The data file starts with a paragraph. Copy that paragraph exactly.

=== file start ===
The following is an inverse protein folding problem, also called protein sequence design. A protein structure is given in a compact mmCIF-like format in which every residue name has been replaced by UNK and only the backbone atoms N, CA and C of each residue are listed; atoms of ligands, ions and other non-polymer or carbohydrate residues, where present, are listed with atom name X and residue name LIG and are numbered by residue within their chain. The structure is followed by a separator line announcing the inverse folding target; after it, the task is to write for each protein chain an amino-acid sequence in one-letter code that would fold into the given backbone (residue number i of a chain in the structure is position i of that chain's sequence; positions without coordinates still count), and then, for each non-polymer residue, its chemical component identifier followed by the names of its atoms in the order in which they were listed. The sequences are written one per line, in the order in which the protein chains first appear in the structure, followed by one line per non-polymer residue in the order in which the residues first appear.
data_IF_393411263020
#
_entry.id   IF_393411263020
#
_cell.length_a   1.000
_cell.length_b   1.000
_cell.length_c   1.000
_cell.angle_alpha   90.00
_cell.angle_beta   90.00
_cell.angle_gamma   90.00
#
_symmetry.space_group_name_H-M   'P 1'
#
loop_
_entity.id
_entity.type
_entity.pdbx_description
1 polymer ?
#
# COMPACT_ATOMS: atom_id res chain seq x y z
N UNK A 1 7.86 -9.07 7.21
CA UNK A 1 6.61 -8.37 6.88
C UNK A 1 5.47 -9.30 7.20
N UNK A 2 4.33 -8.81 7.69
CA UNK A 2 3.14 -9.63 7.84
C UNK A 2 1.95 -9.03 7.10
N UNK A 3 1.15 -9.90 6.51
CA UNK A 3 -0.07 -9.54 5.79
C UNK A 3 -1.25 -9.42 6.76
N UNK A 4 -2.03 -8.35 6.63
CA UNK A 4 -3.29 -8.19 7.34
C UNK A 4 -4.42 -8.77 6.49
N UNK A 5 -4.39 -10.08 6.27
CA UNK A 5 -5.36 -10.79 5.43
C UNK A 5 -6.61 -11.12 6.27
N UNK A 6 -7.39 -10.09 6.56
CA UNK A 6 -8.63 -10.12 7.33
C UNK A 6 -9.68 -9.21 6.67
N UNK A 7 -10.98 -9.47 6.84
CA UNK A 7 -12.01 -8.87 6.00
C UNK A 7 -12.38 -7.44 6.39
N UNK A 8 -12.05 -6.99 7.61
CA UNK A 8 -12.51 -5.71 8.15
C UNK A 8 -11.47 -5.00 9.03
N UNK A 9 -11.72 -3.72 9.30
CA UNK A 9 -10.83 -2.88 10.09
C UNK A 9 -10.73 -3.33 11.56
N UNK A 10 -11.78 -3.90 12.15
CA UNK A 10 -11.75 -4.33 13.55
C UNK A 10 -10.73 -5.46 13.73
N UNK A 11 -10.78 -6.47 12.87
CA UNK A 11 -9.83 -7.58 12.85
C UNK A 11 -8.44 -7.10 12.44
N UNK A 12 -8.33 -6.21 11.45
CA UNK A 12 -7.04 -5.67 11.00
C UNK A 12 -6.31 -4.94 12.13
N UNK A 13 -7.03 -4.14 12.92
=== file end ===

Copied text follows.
The following is an inverse protein folding problem, also called protein sequence design. A protein structure is given in a compact mmCIF-like format in which every residue name has been replaced by UNK and only the backbone atoms N, CA and C of each residue are listed; atoms of ligands, ions and other non-polymer or carbohydrate residues, where present, are listed with atom name X and residue name LIG and are numbered by residue within their chain. The structure is followed by a separator line announcing the inverse folding target; after it, the task is to write for each protein chain an amino-acid sequence in one-letter code that would fold into the given backbone (residue number i of a chain in the structure is position i of that chain's sequence; positions without coordinates still count), and then, for each non-polymer residue, its chemical component identifier followed by the names of its atoms in the order in which they were listed. The sequences are written one per line, in the order in which the protein chains first appear in the structure, followed by one line per non-polymer residue in the order in which the residues first appear.